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Coelacanth ( , adaptation of Modern Latin Cœlacanthus: cœl-us + acanth-us from Greek κοῖλ-ος [hollow] + ἄκανθ-α [spine]), which is a reference to the hollow spines of the fins, is the common name for an order of fish that includes the oldest living lineage of gnathostomata known to date. The coelacanths, which are related to lungfishes and tetrapods, were believed to have been extinct since the end of the Cretaceous period. They were considered the "missing link" between the fish and the tetrapods until the first Latimeria specimen was found off the east coast of South Africa, off the Chalumna Rivermarker in 1938. They are, therefore, a Lazarus taxon. Since 1938, Latimeria chalumnae have been found in the Comorosmarker, Kenyamarker, Tanzania, Mozambiquemarker, Madagascarmarker, and in iSimangaliso Wetland Parkmarker, Kwazulu-Natal in South Africa. The second extant species, L. menadoensis, was described from Sulawesimarker, Indonesiamarker in 1999 by Pouyaud et al. based on a specimen discovered by Erdmann in 1998 and deposited in Indonesian Institute of Sciences (LIPI). The first specimen of this species was only photographed at a local market by Arnaz and Mark Erdmann before being bought by a shopper. The coelacanth has no real commercial value, apart from being coveted by museums and private collectors. As a food fish the coelacanth is almost worthless as its tissues exude oils even when dead, imparting the flesh with a foul flavor.

Natural history

Fossil of Axelrodichthys araripensis, an extinct coelacanthiform
They first appeared in the fossil record in the Middle Devonian. Prehistoric species of coelacanth lived in many bodies of water in Late Paleozoic and Mesozoic times.

Coelacanths are lobe-finned fish with the pectoral and anal fins on fleshy stalks supported by bones, and the tail or caudal fin diphycercal (divided into three lobes), the middle one of which also includes a continuation of the notochord. Coelacanths have modified cosmoid scales, which are thinner than true cosmoid scales. Coelacanths also have a special electroreceptive device called a rostral organ in the front of the skull, which probably helps in prey detection. The small device also could help the balance of the fish, as echolocation could be a factor in the way this fish moves.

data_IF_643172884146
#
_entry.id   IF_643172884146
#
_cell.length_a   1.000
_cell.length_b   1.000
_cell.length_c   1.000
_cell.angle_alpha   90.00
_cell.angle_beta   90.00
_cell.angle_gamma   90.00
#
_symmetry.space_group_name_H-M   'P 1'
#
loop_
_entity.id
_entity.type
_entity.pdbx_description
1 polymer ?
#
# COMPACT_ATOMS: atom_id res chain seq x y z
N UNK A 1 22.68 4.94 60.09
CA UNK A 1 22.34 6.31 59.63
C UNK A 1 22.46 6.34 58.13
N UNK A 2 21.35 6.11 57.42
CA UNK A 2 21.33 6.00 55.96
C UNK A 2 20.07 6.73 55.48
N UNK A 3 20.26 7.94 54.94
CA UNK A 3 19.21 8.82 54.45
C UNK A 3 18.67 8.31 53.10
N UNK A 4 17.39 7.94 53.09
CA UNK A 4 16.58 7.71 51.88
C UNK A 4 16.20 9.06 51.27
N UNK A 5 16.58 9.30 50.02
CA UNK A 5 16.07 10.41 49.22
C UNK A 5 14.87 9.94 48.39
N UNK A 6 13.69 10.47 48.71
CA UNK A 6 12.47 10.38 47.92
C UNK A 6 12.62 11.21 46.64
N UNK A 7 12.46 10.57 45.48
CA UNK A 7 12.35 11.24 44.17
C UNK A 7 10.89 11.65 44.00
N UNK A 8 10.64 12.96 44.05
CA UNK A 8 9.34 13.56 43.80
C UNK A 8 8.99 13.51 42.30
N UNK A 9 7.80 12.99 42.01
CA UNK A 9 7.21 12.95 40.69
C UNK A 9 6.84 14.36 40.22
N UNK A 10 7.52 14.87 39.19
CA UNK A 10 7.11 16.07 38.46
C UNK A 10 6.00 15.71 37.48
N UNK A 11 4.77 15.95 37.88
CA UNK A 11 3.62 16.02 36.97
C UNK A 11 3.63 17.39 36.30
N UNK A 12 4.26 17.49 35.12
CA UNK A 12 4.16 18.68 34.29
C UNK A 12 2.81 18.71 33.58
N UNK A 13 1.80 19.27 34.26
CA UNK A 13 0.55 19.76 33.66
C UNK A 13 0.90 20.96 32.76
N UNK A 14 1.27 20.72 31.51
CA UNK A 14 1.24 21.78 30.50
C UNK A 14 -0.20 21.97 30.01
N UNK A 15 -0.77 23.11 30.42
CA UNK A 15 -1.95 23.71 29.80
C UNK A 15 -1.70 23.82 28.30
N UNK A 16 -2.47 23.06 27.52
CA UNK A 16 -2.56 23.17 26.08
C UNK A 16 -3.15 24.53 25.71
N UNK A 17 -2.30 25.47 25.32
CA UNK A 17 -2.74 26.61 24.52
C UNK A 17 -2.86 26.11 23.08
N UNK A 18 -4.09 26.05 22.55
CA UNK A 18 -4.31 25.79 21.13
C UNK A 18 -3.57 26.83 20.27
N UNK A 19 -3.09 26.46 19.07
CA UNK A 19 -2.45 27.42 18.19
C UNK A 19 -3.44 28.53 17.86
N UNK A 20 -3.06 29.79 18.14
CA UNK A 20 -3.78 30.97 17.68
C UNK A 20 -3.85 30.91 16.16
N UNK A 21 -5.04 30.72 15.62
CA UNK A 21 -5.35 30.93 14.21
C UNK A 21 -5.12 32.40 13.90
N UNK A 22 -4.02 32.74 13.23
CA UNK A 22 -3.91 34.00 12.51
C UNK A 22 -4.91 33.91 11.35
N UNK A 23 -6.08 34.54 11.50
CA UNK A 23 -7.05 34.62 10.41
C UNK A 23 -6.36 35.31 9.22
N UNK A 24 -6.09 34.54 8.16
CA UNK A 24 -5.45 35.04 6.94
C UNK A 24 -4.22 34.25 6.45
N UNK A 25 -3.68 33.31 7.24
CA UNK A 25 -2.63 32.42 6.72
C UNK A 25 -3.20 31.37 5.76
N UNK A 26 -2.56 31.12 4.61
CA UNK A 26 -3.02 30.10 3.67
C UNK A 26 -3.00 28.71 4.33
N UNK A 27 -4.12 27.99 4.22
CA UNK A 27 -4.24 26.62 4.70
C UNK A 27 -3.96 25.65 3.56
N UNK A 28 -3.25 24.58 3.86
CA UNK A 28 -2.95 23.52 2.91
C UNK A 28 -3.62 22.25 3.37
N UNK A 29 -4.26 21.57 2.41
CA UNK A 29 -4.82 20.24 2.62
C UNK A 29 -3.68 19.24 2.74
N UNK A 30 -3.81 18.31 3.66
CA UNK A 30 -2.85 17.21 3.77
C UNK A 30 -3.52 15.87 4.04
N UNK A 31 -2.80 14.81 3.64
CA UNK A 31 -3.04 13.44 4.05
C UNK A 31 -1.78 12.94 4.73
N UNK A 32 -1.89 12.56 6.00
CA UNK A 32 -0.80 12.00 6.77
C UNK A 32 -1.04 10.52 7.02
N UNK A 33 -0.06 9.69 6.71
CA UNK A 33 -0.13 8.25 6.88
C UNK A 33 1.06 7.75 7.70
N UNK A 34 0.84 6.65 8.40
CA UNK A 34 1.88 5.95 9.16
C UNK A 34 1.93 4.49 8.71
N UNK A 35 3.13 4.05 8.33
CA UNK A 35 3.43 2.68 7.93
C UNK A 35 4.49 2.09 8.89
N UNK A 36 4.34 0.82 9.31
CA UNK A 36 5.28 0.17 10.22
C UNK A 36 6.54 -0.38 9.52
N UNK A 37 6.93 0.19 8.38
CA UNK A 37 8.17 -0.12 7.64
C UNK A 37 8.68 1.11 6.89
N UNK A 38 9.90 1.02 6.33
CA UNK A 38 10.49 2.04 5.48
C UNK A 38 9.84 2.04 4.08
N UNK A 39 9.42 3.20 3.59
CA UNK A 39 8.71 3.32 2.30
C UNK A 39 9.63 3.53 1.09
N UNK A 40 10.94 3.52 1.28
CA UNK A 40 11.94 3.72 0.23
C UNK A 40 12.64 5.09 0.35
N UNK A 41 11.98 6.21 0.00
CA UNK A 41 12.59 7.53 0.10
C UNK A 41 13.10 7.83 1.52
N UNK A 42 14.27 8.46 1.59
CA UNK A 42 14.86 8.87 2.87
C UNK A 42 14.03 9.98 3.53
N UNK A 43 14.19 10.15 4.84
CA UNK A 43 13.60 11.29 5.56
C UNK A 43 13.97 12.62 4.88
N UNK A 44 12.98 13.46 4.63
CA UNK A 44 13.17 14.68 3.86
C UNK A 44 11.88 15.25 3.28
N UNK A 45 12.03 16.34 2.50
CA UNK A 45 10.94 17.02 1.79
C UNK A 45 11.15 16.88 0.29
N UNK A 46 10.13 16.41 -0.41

This fish has some unique traits among vertebrates:

  • The kidneys are fused into a single organ, which is located on the floor of the abdomen instead of just under the backbone.
  • A trilobate (three-lobed) caudal fin, with upper and lower halves separated by a small secondary tail.
  • A tiny heart that is more-or-less a straight tube
  • A brain that occupies only 1.5% of the braincase, the rest of the cavity is filled with fat.
  • The pectoral, pelvic and anal fins set on muscular lobes.

Fossil record

Undina penicillata
Although now represented by only two known living species, as a group the coelacanths were once very successful with many genera and species that left an abundant fossil record from the Devonian to the end of the Cretaceous period, at which point they apparently suffered a nearly complete extinction. Before the living specimens were discovered, it was believed by evolutionists that the coelacanth was a "missing link" between the fish and the tetrapods. It is often claimed that the coelacanth has remained unchanged for millions of years, but, in fact, the living species and even genus are unknown from the fossil record. However, some of the extinct species, particularly those of the last known fossil coelacanth, the Cretaceous genus Macropoma, closely resemble the living species. The most likely reason for the gap is the taxon having become extinct in shallow waters. Deep-water fossils are only rarely lifted to levels where paleontologists can recover them, making most deep-water taxa disappear from the fossil record.


Latimeria menadoensis, Tokyo Sea Life Park (Kasai Rinkai Suizokuen), Japan
[[Image:Fishapods.jpg|thumb|right|350px|In Late Devonian vertebrate speciation, descendants of pelagic lobe-finned fish – like Eusthenopteron – exhibited a sequence of adaptations:
  • Acanthostega which had feet with eight digits,
  • Ichthyostega with limbs. Descendants also included pelagic lobe-finned fish such as coelacanth species.]]

    Subclass Coelacanthimorpha (Actinistia) are sometimes used to designate the group of Sarcopterygian fish that contains the Coelacanthiformes. The following is a classification of known coelacanth genera and families:

    Class Sarcopterygii

    Subclass Coelacanthimorpha

    See also


    1. Piper, Ross (2007), Extraordinary Animals: An Encyclopedia of Curious and Unusual Animals, Greenwood Press.
    2. A fossil coelacanth jaw found in a stratum datable 410 mya that was collected near Buchan in Victoria, Australia's East Gippsland, currently holds the record for oldest coelacanth; it was given the name Eoactinistia foreyi when it was published in September 2006. [1]
    3. The Coelacanth - a Morphological Mixed Bag
    4. Nelson, Joseph S. (2006). Fishes of the World. John Wiley & Sons, Inc. ISBN 0471250317

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